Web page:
A listing of some of the resources and researching live information gathering for urban dynamics from [polis] Kind of like crowd-soucing without the crowd?
The Internet is being used in exciting ways toward participatory research on cities. Beyond facilitating collaboration between academics, it is widely expanding the range of participants. Approaches include decentralized fieldwork, interactive microstudies and map-based data feeds. They are developing so quickly that the best way to understand them is, most likely, to participate.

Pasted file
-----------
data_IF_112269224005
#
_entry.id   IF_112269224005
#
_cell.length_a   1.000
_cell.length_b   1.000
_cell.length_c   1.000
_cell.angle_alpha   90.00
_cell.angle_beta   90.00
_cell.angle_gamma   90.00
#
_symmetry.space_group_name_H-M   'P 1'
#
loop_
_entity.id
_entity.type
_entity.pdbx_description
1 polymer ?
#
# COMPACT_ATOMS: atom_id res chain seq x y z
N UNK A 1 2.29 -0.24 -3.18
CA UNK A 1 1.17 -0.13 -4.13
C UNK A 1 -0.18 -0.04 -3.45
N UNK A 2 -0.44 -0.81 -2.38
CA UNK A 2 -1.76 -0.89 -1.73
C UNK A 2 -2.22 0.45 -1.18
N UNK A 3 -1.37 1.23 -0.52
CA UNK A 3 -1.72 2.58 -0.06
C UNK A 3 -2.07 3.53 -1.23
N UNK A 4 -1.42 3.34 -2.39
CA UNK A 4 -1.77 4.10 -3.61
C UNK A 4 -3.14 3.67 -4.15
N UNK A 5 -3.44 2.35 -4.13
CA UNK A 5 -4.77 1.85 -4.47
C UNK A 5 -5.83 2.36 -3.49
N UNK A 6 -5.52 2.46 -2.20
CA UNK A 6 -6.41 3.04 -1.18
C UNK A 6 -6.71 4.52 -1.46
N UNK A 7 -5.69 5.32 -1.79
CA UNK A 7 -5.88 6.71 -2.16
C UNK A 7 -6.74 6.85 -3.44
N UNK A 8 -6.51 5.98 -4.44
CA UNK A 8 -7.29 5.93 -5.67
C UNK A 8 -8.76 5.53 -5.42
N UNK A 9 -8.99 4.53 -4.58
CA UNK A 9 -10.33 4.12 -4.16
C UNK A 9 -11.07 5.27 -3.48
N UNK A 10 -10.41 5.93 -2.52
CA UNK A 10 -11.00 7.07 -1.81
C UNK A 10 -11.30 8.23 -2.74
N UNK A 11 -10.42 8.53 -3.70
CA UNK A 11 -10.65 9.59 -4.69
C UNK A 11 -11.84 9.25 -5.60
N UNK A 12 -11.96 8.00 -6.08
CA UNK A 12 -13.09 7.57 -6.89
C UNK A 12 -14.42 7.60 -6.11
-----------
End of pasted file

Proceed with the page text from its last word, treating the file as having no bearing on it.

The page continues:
Training youth mappers in Nairobi’s Mukuru settlement. Source: Map Kibera
Decentralized fieldwork includes as many people as possible, filling in data that contributes to sound policy, design, technology and other potential improvements to the quality of life in cities. Participants play an active role in expanding the research base, often taking responsibility for quadrants near their homes. These studies are similar to collective knowledge bases like Wikipedia or Wikimapia, but they address specific research questions. They are continuously updated and freely accessible online. Related initiatives include Community-Based Participatory Research (not necessarilyweb-based, but an important precursor to these ideas), Open Humanities Press, Map Kibera and Sparrow Hills Ecocenter youth phenological studies.